http://www.sandiegostrawbale.com/index.php?ticrat-adobe-conservation-article,45

http://www.utsandiego.com/uniontrib/20080425/news_1mc25cob.html



Regards,

jay
 
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Dig 2' down and you should find plenty of clay there. I think we found clay only 1-1.5' deep when I helped on a friend's project in SD. Another place to look, is along the side's of roads where the earth has been cut into. I really don't think you'll need to buy any clay. Dig deeper, do a jar test, and practice making a few blocks to see how they hold up and get the mixture right. If you find dry clay, just combine the clay with the sand first, before water. As long as it holds together, it should be sufficient. A cob garden wall I built was only about 15% clay and 85% sand. It's held up just fine, although it wasn't structural or in a seismic zone. Clay's job is really to just hold everything together, so as long as it's not too wet or too dry you should be fine. A few considerations, though. Make sure your walls are thick enough for the earthquakes you WILL get. Though the lack of mortar joints in cob makes it great for zones with seismic activity, no structure is earthquake proof, so I'd still suggest making your structural walls 1.5-2ft thick, curved or with buttresses, and maybe with strategic arches on inner walls or future courtyards. I'm always concerned with earthquakes, so I personally would have support beams, even if some pure cob structures in major seismic zones have held up for centuries. But I am paranoid and tend to overdue things. Anyway, good luck!
 
pollinator
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I know I'm late to the party on this thread, but were you able to find Cob on your property after all, or were you able to find a local source?

If so, how did the building go? Were there permitting issues with using Cob as structural load-bearing material?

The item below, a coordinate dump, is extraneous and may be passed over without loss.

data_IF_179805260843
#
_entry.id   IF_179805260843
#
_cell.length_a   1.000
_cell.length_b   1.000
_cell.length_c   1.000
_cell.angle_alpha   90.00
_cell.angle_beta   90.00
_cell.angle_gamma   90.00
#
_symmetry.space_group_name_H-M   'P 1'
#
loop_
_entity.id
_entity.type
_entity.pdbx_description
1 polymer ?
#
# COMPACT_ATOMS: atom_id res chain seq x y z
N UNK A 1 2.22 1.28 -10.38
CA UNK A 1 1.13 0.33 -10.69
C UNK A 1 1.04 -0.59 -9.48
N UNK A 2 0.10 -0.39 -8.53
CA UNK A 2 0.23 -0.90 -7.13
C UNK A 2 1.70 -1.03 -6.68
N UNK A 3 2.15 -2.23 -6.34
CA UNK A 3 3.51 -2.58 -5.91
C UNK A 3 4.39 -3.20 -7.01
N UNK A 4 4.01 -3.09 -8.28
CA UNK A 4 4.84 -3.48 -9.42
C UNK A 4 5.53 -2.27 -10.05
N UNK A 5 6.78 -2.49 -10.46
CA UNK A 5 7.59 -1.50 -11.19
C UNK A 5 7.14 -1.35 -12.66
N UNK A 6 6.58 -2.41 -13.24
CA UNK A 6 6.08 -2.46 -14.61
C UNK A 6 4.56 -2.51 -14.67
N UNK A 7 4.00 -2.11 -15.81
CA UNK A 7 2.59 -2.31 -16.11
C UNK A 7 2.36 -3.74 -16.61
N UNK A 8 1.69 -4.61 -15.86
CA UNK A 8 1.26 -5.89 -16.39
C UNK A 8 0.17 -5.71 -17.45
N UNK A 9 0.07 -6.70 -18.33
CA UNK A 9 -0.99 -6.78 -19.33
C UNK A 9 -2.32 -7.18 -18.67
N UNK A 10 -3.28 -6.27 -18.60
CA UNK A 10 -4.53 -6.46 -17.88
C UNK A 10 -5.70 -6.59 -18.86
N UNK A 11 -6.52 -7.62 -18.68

I ask because I am also in San Diego and would like to build with Cob one day.

 
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Crazy question from a total novice.  I also live in the Desert in Arizona and would like to build some small out buildings with cob or Adobe style bricks in the fall. I truly font understand how to know you've got clay underneath you on your land. Sorry if its a stupid question can anyone spell it out for a beginner?
 
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Hi,

First check the USDA soil map for you location: https://websoilsurvey.sc.egov.usda.gov/App/WebSoilSurvey.aspx
If you want to make adobe or compressed earth blocks you need  between 15-30% clay contents in your soil. 25% is theoretically optimal, but it has to be determined empirically.
If you want to make your own mix from scratch then it's convenient to have access to pure clay.
Few years ago when I started building my CEB house in California and I faced the same problem, but within 1 day of internet search and few phone calls I have found a place that sells rocks, gravel, sand and also clay. I have checked it first, found the lab analysis of this particular clay and purchased it afterwards.
 
pollinator
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Digging around as well is the only way. Maybe use a hand operated hole drill, or ask around the district.

If you have no clay, think about strawbale, but you will need clay to finish it.
Have you researched alternative materials?

I also googled "finding clay in the Arizona desert" and was surprised at the information presented.
I hope it helps you.

 
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If you want to get clay out of soil with not much clay in it there is any easy way that I learned of by accident. Find a gully or a big ditch that has really muddy water when it rains. Dig 2 holes in the bottom the first hole is to catch the sand. The second hole is for the clay. Throw all the dirt down hill of the 2nd hole to make a dam. If the runoff escapes form the pit it will carry the clay with it. You have to catch all the water. Once you have done that you will have a free source of clay that is replenished every time it rains. The clay you capture will probably be way to pure for Adobe and will need sand added.
 
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I also live in Arizona but don't know where to find Clay/ soil